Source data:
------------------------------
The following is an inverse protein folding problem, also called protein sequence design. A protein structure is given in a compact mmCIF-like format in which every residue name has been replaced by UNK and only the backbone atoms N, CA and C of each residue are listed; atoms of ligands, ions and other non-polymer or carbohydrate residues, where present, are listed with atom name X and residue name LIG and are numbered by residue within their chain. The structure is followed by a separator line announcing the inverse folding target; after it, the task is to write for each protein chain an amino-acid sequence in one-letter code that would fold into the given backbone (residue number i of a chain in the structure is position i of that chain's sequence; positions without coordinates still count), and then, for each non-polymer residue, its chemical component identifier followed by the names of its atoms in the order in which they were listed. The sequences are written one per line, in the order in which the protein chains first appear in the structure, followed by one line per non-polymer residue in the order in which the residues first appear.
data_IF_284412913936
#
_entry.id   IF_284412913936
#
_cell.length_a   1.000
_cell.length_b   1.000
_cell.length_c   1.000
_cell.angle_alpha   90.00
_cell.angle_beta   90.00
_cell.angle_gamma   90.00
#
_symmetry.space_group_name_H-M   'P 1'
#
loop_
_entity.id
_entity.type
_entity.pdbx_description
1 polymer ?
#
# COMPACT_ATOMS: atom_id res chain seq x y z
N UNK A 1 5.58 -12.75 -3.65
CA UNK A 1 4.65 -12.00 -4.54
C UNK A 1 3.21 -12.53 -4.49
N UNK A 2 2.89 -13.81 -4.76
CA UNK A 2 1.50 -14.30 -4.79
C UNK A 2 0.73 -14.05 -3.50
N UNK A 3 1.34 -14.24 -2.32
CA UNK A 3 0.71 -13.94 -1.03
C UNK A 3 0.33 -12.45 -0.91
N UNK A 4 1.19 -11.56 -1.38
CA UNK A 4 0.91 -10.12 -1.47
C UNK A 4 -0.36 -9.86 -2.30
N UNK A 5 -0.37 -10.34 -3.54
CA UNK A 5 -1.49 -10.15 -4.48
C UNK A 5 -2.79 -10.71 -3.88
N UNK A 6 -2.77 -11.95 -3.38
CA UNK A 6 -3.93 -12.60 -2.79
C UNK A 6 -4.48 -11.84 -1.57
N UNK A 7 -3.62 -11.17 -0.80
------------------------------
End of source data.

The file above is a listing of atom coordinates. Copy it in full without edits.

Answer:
The following is an inverse protein folding problem, also called protein sequence design. A protein structure is given in a compact mmCIF-like format in which every residue name has been replaced by UNK and only the backbone atoms N, CA and C of each residue are listed; atoms of ligands, ions and other non-polymer or carbohydrate residues, where present, are listed with atom name X and residue name LIG and are numbered by residue within their chain. The structure is followed by a separator line announcing the inverse folding target; after it, the task is to write for each protein chain an amino-acid sequence in one-letter code that would fold into the given backbone (residue number i of a chain in the structure is position i of that chain's sequence; positions without coordinates still count), and then, for each non-polymer residue, its chemical component identifier followed by the names of its atoms in the order in which they were listed. The sequences are written one per line, in the order in which the protein chains first appear in the structure, followed by one line per non-polymer residue in the order in which the residues first appear.
data_IF_284412913936
#
_entry.id   IF_284412913936
#
_cell.length_a   1.000
_cell.length_b   1.000
_cell.length_c   1.000
_cell.angle_alpha   90.00
_cell.angle_beta   90.00
_cell.angle_gamma   90.00
#
_symmetry.space_group_name_H-M   'P 1'
#
loop_
_entity.id
_entity.type
_entity.pdbx_description
1 polymer ?
#
# COMPACT_ATOMS: atom_id res chain seq x y z
N UNK A 1 5.58 -12.75 -3.65
CA UNK A 1 4.65 -12.00 -4.54
C UNK A 1 3.21 -12.53 -4.49
N UNK A 2 2.89 -13.81 -4.76
CA UNK A 2 1.50 -14.30 -4.79
C UNK A 2 0.73 -14.05 -3.50
N UNK A 3 1.34 -14.24 -2.32
CA UNK A 3 0.71 -13.94 -1.03
C UNK A 3 0.33 -12.45 -0.91
N UNK A 4 1.19 -11.56 -1.38
CA UNK A 4 0.91 -10.12 -1.47
C UNK A 4 -0.36 -9.86 -2.30
N UNK A 5 -0.37 -10.34 -3.54
CA UNK A 5 -1.49 -10.15 -4.48
C UNK A 5 -2.79 -10.71 -3.88
N UNK A 6 -2.77 -11.95 -3.38
CA UNK A 6 -3.93 -12.60 -2.79
C UNK A 6 -4.48 -11.84 -1.57
N UNK A 7 -3.62 -11.17 -0.80